The Invisible Obstacles of Non-Binary Dating
After all, most dating apps were created with a gender binary in mind. Bumble, for example, describes itself as “women first” (according to an email to BBC Worklife from a Bumble representative), assuming a gender binary when it comes to how people match on the internet. ‘application. The Bumble representative, however, also notes that users can choose who they would like to be seen by on the app, such as whether they want to be seen by “women, men, non-binary people, a selection of two options , or everyone”.
Then there are dating apps like Lex, which primarily target users who identify as “queer, trans, gender-nonconforming, two-spirit, and non-binary,” according to the dating service’s website. A company representative wrote to the BBC: “Our app does not run on a binary system. It really is a smooth experience.
These apps can be useful for non-binary users, some of whom say meeting someone online gives them a better chance to screen out potential dates before meeting in person. Davis believes that “there is a level of safety that comes with online dating as a marginalized person, because you can curate what you see [and] what you don’t see.
From her past experience with dating apps, Beberoyale, which still includes her pronouns in her dating app profiles, has developed a sort of sixth sense for users who are likely to see them “as a woman”, they say. They discovered that it was better to date gay men than straight men, because they are “already in the [LGBTQ+] community,” which gives them a better understanding of gender identities that exist outside of the binary.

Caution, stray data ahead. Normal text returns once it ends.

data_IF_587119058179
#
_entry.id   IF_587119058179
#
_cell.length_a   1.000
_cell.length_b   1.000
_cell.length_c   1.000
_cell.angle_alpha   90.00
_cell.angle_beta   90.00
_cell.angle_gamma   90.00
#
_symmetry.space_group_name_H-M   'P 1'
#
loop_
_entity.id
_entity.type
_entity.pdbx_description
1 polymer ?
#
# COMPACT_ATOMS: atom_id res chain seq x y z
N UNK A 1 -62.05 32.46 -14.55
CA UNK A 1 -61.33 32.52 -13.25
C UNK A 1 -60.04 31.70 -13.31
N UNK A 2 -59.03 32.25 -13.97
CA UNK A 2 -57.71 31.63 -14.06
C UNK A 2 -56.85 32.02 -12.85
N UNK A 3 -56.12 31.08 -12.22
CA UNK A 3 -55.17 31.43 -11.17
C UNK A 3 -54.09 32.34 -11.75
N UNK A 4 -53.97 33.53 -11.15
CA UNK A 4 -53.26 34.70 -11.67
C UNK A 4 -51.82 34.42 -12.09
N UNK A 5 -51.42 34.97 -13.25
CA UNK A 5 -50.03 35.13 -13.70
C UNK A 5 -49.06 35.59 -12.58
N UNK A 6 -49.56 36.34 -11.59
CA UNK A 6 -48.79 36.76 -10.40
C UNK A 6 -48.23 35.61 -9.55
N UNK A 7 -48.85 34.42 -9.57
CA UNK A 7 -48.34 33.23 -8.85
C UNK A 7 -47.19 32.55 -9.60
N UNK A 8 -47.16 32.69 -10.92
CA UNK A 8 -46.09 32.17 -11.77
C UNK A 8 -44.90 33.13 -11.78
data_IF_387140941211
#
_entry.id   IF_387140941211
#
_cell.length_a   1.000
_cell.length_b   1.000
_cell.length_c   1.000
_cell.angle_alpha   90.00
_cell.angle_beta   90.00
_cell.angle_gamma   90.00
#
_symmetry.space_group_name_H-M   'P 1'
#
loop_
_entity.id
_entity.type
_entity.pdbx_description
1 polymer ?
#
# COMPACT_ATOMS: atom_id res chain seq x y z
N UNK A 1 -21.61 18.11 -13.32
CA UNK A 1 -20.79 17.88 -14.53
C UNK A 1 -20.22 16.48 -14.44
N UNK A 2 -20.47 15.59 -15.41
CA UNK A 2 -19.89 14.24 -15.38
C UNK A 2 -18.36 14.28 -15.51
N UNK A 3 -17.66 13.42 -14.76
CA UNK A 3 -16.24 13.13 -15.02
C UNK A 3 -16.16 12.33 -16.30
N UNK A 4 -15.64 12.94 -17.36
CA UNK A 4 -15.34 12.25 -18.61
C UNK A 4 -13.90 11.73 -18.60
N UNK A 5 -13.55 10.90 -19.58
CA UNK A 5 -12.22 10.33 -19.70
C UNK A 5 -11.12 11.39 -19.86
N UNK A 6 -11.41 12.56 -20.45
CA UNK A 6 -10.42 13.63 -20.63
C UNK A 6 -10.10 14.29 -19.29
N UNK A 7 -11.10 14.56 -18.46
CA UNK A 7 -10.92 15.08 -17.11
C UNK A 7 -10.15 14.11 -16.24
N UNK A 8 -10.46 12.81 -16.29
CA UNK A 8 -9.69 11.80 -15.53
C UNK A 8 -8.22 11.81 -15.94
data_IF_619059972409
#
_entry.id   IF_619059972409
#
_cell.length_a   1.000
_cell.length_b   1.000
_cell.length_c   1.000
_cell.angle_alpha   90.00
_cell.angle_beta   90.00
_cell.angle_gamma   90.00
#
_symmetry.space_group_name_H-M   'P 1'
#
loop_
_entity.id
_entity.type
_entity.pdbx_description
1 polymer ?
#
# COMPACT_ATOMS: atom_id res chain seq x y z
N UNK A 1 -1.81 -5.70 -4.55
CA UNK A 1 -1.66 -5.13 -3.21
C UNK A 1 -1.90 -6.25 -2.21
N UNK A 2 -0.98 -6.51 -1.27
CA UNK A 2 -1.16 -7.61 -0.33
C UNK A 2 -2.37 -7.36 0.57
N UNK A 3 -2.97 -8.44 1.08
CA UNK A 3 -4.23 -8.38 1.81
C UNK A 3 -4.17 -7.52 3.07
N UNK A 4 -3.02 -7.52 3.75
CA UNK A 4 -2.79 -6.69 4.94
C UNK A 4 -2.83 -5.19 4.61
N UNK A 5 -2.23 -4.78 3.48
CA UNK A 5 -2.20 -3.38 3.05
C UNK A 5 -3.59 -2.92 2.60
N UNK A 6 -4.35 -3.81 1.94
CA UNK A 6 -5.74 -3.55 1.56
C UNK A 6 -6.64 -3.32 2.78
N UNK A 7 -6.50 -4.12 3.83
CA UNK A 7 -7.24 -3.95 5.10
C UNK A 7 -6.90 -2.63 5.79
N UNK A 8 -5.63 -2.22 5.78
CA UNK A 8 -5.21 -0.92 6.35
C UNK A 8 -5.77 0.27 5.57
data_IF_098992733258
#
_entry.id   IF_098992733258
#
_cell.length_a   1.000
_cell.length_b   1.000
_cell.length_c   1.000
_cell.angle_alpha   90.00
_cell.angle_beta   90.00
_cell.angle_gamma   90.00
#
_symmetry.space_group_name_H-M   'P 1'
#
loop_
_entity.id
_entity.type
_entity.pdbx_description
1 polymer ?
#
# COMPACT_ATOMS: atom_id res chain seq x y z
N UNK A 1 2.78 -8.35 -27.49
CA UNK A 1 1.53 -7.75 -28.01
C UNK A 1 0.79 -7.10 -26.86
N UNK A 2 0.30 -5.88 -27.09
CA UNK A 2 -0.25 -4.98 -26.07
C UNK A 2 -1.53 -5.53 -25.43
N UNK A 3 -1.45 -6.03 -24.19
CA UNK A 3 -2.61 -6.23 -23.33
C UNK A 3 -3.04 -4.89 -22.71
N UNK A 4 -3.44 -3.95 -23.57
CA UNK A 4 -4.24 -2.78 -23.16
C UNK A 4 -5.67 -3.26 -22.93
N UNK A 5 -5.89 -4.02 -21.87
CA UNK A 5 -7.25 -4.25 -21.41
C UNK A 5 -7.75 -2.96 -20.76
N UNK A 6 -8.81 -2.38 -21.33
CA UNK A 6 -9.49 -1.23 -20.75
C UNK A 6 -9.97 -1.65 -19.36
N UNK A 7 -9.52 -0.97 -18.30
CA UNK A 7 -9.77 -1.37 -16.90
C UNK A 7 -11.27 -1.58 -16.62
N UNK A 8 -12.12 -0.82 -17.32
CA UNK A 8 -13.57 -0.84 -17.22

Since there is a certain level of safety and assurance for non-binary people in LGBTQ+ and non-heteronormative communities, many prefer to date specifically within these communities. “A lot of non-binary people I know aren’t as active on apps. They tend to prefer meeting people through queer or kink or poly communities,” says Powell, “because apps are a source of much higher level of misunderstanding… than these more communal spaces.
The problem with these in-person spaces is that they can be limited in terms of numbers. While dating apps have a seemingly endless number of users looking for dates, local LGBTQ+ communities are generally small worlds. “It just becomes a much smaller pool of people who will be able to be on the right page,” Powell says.
Make a “basic effort”
In the end, it’s not that hard to be respectful to non-binary people on a date, says Powell, “it just takes some basic effort.”